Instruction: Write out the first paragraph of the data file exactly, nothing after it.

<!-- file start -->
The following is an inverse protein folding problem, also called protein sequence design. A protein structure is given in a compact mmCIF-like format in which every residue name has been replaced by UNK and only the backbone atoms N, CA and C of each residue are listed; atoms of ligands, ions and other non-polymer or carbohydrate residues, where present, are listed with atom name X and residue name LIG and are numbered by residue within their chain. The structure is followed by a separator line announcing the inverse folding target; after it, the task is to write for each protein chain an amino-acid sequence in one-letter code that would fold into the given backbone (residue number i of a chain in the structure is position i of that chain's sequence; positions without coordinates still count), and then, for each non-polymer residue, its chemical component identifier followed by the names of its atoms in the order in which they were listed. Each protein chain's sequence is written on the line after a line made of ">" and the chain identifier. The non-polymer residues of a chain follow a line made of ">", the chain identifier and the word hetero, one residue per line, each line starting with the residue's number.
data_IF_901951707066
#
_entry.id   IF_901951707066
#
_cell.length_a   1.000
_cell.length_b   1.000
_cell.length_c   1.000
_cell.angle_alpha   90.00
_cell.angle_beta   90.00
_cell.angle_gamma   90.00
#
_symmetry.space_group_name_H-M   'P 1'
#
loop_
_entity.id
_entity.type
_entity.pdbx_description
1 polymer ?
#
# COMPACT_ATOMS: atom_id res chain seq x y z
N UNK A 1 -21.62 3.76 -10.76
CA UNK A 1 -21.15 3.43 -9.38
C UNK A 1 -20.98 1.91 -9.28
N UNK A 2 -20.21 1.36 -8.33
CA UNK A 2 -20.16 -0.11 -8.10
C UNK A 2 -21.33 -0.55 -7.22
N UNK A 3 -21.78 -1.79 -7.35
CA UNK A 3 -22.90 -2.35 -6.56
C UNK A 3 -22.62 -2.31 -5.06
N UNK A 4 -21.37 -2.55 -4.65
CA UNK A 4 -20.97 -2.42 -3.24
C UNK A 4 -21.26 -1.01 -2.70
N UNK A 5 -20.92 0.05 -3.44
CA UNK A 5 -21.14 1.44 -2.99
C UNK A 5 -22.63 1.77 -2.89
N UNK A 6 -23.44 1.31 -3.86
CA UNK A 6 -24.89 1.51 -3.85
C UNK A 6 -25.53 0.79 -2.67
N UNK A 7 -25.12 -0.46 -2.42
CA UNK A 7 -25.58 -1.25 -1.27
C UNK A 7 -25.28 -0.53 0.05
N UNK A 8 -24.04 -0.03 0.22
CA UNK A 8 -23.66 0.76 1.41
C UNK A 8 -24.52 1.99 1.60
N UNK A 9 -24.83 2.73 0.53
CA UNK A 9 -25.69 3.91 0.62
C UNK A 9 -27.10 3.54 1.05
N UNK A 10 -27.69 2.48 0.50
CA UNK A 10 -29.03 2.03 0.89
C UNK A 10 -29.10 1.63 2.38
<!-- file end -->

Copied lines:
The following is an inverse protein folding problem, also called protein sequence design. A protein structure is given in a compact mmCIF-like format in which every residue name has been replaced by UNK and only the backbone atoms N, CA and C of each residue are listed; atoms of ligands, ions and other non-polymer or carbohydrate residues, where present, are listed with atom name X and residue name LIG and are numbered by residue within their chain. The structure is followed by a separator line announcing the inverse folding target; after it, the task is to write for each protein chain an amino-acid sequence in one-letter code that would fold into the given backbone (residue number i of a chain in the structure is position i of that chain's sequence; positions without coordinates still count), and then, for each non-polymer residue, its chemical component identifier followed by the names of its atoms in the order in which they were listed. Each protein chain's sequence is written on the line after a line made of ">" and the chain identifier. The non-polymer residues of a chain follow a line made of ">", the chain identifier and the word hetero, one residue per line, each line starting with the residue's number.